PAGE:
French cinema still addicted to on-screen smoking, survey shows
Ahead of World No Tobacco Day, the French League against cancer organisation has published a survey of over 150 films showing that French cinema is still addicted to smoking. With references appearing in nearly all domestic productions, the organisation says young people are particularly at risk.
"Tobacco is quasi-ubiquitous in French films," the French League against cancer said.
With 2.6 minutes of screen time on average per film, tobacco gets an exposure equivalent to six advertising spots, the survey by Ipsos for the League said based on 150 films examined.
"Between 2015 and 2019, 90.7 percent of films include at least one event, one object, or a line related to tobacco," it said.
This included a character smoking, the presence of ashtrays and of cigarettes, or a character talking about smoking, it said.
More than a decade after a comprehensive indoor smoking ban came into force in France, films show people puffing away in public spaces more than ever, the League said.
More than 20 percent of smoking scenes occur in offices or other workplaces, and nearly as many in cafes, restaurants or nightclubs, the survey found.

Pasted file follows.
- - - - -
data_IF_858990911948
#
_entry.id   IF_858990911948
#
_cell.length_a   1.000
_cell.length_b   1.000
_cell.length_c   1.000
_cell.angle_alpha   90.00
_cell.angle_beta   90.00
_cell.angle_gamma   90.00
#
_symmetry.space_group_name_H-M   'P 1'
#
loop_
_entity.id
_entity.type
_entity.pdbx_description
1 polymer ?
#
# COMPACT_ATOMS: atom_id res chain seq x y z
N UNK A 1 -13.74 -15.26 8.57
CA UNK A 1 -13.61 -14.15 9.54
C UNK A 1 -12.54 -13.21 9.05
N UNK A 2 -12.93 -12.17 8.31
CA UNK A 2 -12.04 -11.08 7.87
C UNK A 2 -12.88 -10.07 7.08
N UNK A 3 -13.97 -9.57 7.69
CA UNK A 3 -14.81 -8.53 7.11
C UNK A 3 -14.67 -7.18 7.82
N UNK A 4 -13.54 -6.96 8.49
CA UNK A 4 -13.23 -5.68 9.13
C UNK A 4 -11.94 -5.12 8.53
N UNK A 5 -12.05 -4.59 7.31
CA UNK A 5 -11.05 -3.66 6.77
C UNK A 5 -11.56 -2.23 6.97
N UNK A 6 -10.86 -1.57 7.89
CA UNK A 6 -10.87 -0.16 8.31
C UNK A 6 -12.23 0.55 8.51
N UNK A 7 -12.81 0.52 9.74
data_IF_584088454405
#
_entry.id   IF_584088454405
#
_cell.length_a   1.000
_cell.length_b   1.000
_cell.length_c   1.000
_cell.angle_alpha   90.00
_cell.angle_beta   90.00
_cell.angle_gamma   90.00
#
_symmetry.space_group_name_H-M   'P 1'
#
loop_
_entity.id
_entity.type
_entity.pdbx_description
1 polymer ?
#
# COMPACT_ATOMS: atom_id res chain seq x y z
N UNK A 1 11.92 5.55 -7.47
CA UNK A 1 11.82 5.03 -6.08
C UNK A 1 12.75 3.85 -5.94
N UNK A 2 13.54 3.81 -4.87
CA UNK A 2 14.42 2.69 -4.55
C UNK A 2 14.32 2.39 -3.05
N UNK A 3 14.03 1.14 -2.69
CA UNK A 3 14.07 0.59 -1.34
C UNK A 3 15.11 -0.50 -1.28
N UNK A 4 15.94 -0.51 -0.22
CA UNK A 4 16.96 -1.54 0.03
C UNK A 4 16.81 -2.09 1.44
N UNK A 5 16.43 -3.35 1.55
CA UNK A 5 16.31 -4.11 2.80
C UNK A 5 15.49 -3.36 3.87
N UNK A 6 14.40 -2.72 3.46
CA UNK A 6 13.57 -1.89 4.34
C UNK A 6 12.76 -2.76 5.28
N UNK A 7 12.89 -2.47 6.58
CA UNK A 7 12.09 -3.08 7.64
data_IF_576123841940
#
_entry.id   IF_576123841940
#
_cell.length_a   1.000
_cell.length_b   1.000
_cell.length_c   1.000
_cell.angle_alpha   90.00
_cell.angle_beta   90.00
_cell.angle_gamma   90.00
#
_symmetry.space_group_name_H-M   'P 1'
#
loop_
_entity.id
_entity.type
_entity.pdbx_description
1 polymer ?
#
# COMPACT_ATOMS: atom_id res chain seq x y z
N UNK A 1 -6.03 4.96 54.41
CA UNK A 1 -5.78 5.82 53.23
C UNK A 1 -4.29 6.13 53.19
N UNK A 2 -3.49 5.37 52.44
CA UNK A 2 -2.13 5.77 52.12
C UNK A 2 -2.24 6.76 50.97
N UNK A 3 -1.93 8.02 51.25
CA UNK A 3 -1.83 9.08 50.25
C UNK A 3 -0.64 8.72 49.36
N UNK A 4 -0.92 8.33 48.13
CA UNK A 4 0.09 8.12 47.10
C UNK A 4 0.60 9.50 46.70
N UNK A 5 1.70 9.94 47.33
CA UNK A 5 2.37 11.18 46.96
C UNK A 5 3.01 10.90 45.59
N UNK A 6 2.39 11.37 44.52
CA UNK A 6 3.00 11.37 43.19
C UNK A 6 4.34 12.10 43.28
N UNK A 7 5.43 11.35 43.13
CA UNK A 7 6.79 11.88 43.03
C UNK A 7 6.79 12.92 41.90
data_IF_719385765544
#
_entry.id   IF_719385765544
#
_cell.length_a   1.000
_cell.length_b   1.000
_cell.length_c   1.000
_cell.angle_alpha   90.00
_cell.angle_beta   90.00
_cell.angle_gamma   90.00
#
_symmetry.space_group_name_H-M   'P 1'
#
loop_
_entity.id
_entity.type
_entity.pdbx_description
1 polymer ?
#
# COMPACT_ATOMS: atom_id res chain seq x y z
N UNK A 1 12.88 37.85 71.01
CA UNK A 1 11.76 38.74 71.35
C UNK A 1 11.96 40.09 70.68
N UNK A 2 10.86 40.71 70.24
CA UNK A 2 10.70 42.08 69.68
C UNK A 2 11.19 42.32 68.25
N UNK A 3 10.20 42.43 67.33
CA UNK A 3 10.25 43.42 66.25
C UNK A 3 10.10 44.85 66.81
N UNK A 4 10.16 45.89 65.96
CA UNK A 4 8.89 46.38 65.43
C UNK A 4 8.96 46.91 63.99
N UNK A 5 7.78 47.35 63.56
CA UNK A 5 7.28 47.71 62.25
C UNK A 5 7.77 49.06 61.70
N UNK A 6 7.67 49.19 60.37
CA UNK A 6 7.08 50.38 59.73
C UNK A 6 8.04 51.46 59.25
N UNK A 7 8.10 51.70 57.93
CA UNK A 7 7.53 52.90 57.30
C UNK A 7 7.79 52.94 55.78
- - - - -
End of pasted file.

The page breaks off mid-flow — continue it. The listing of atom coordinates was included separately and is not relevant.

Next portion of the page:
Targeting young people
A poll among young adults accompanying the survey found that nearly 60 percent considered such scenes to be an incitement to smoke, and almost as many thought the tobacco industry was involved in product placement.
"The League vigorously denounces the glamorising of smoking in French films over the past 15 years," its president Axel Kahn said in a statement, also blaming "campaigns targeting young people, that are as aggressive as they are insidious".
The study, timed ahead of World No Tobacco Day on 31 May, came as the French health authority Sante Public reported that last year saw the end of a years-long downward trend in smoking in France.
Blaming a "social crisis context" in a year marked by Covid, Sante Public said more lower-income people smoked than in 2019, and fewer smokers had made an attempt to quit.
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